A Shoe Store Saga

Deb Beaupre
 (Valley News - Jennifer Hauck)

Deb Beaupre (Valley News - Jennifer Hauck)

I was in a sneaker outlet over the holidays. It was quite an experience. The place is huge, with pulsing music and a lot of silver and black. The employees are called “athletes” and they are straight out of central casting: Young and fit with hair that defied gravity. They talk to you as if they are picking you for the team, which makes you feel fantastic. They are cool, and since they are talking to you, it makes you cool, too.

Even the lingo is jocular.

It’s, “Can I grab a zip code?” as opposed to: “Would you like to share your zip code with us today?”

Clever, right?

So, I’m in there shopping with my kid, and the atmosphere of the place strikes me. I can sense the magic, but I can’t quite name it. Being there, you feel energized and ready to do sprints. You see the workout pants and you think, “If I buy those, I will totally dig out my aerobics DVDs and use them every day. I really will.”

You want to get one of everything because you are sure that if you just have it, you will be, if not young, at least fit. Your hair might even get cooler looking. You’ll be doing a Prouty every weekend.

Finally, I recognize it. The feeling I feel in this place — it is just like the vibe I get when I am in Home Depot.

When I walk around Home Depot or LaValley Building Supply — and all those stores like them — after about 10 minutes I start looking at this and that and thinking to myself: “Hey, I can do this. I can fix my (fill in the blank) with that, all the (fill in the blank) room needs is a little (fill in the blank). And look at this! If I get some of this, I can etc.-etc.- etc.”

Stay longer, and I will have myself convinced that I can actually build stuff from scratch despite no talent, knowledge, skill or training. The raw materials are all right in front of me and so is my cart, the how-to books are there, so how hard can it be? Your sane mind is saying, “get real, call a contractor, dummy.” But I am saying, don’t be ridiculous, I can change a dresser into a bathroom vanity, no problem.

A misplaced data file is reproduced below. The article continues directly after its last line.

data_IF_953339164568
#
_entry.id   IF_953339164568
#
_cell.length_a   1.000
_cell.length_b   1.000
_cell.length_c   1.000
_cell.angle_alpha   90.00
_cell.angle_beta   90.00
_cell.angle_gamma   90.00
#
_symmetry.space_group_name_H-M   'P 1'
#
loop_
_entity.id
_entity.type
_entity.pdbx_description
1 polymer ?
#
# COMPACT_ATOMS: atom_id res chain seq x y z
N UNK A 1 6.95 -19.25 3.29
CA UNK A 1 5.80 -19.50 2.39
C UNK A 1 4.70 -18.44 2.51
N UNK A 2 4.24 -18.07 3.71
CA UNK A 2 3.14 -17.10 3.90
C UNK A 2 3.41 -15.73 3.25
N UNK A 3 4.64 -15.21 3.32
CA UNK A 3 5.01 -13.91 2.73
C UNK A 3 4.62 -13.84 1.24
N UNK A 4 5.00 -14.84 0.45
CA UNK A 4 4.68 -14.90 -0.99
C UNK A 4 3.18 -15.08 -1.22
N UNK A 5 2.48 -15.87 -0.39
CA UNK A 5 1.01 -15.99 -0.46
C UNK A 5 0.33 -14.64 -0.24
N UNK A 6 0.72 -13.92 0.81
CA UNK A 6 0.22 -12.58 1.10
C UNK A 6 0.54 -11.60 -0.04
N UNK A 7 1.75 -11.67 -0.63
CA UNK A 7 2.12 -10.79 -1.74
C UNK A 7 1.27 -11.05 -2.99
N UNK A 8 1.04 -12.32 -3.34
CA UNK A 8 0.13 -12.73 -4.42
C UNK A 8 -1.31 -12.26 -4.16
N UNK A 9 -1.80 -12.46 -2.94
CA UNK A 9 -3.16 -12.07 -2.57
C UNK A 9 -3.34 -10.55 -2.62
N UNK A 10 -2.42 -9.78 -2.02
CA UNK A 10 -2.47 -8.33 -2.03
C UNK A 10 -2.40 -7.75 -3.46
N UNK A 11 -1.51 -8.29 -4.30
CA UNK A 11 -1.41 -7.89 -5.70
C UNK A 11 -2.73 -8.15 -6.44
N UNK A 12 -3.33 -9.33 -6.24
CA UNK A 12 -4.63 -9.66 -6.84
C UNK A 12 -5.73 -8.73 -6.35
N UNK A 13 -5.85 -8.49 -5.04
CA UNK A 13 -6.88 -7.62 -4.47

The difference is that you can’t hurt yourself, lower the value of your home or make a mess in the garage with an outfit from a sneaker store.

A few Christmases ago, I went into a Nike store looking for shoes as a gift for my son. It had been ages since I needed to take anyone to the shoe store, so suffice it say, all the colors and styles were overwhelming. Sneaks these days come with these platforms under the heels that look like teensy traffic cones, and they are usually in a contrasting vivid color that make the shoes wicked funky.

Two “athletes” approached me, but I knew how to find a pair of stinking sneakers, so I shrugged them off.

In due course, the big day came, on Christmas morning. My son unwrapped the box, impressed that I ventured into brand-name territory for him.

“Alone,” I was quick to add.

Then, silence. They all looked at each other.

“What?” I ask.

“These are football cleats.”

He held them up. Everyone cracked up.

Laughing at me.

On Christmas.

“What?” I hurry to say. “No, these aren’t football cleats, they are just really jazzy sneakers with cool jumping things on the bottoms.”

“No, Mom, they’re called spikes, not jazzy jumping things. And I can’t wear these anywhere. Besides, I don’t even play football, I play soccer. Why didn’t you get someone to help you?”

Seems I got distracted by all the colors and chose cleats instead of actual sneakers. Naturally, that story has become legend in my family. Mom, the idiot.

You see, sneaker places are designed to dazzle us ... and they do.

Back to the recent past.

Because I was there so long, I read all the T-shirts with the kick-ass slogans. I began to start feeling that wearing them, I could possess superhuman powers. Watching all the people who went in and out of there made me think that these places were making sports seem accessible to all regardless of size, fitness level, age, nerdiness (a cool kid talked to me!) or, as in my case, interest/ability.

Those Nike hotties aren’t fat, ugly or old, but they sell to those who are, making the dream accessible to all. And they take cash or credit.

So, I did what all writers do; made notes for this piece on whatever I had handy in my purse.

But, first I bought myself a really cool pair of sneakers with jazzy jumping things on the bottoms.